Korean J Otolaryngol-Head Neck Surg.  1998 Aug;41(8):1072-1077.

Two Cases of Bilateral Reversed Optokinetic Nystagmus

  • 1Department of Otolaryngology, College of Medicine, Yonsei University, Seoul, Korea. wkchung@yumc.yonsei.ac.kr
  • 2Department of Otolaryngology, College of Medicine, Ewha Womens University, Seoul, Korea.


Normally, the fast phase of optokinetic nystagmus (OKN) beats on the opposite direction to the movement of an optokinetic stimulus. The fast component of OKN beating in the same direction are called "reversed OKN". Eventhough the mechanism of reversed OKN is still disputed, it is well known that reversed OKN occurs exclusively in patients with congenital nystagmus, or in some cases, with acquired neurologic disease. It is easy to diagnose the congenital nystagmus when the spontaneous nystagmus can be seen at birth. But when the congenital nystagmus can be seen only on eccentric gaze or when the patient has a wide neutral region around the primary position, the abnormal eye movement can not be detected until a medical examination is performed. It is thought that causes of reversed OKN may be the abnormal neural decussation of the visual system or spontaneous nystagmus. Recently, we experienced two cases of bidirectional reversed OKN as a congenital nystagmus. One patient had bilateral reversed optokinetic nystagmus and gaze evoked nystagmus, whereas the other patient had periodic alternative nystagmus and bilateral reversed OKN. Bilateral reversed OKN may be one of the pathognomic signs of congenital nystagmus.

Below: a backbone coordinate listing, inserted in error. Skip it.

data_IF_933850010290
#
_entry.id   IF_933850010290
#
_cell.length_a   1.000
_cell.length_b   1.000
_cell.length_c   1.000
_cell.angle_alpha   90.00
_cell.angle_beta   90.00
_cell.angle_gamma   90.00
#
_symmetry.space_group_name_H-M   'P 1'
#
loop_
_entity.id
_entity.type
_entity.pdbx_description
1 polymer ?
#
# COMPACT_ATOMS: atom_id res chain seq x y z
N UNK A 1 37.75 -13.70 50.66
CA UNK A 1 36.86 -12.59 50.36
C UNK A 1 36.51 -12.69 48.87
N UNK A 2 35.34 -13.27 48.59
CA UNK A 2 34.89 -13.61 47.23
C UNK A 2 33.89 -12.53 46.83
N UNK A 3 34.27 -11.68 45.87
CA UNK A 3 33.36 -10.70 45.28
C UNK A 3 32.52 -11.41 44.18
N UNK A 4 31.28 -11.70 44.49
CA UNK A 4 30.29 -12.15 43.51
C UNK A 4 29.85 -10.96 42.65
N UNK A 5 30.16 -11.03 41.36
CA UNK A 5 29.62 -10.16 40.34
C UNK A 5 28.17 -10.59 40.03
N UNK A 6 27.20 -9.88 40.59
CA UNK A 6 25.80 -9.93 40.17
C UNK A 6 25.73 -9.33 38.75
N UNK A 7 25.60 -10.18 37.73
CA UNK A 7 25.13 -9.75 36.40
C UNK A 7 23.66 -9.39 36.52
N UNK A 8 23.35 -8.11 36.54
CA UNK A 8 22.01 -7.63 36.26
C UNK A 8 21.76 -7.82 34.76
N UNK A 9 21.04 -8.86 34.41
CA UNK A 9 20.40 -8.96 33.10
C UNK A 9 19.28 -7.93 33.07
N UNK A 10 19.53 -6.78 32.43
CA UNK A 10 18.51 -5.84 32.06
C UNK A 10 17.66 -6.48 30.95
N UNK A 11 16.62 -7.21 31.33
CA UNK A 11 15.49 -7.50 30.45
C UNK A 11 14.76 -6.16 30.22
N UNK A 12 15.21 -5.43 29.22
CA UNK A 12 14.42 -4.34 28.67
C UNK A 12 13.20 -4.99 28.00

Reversed optokinetic nystagmus; Neural integrator; Congenital nystagmus

MeSH Terms

Eye Movements
Nystagmus, Congenital
Nystagmus, Optokinetic*
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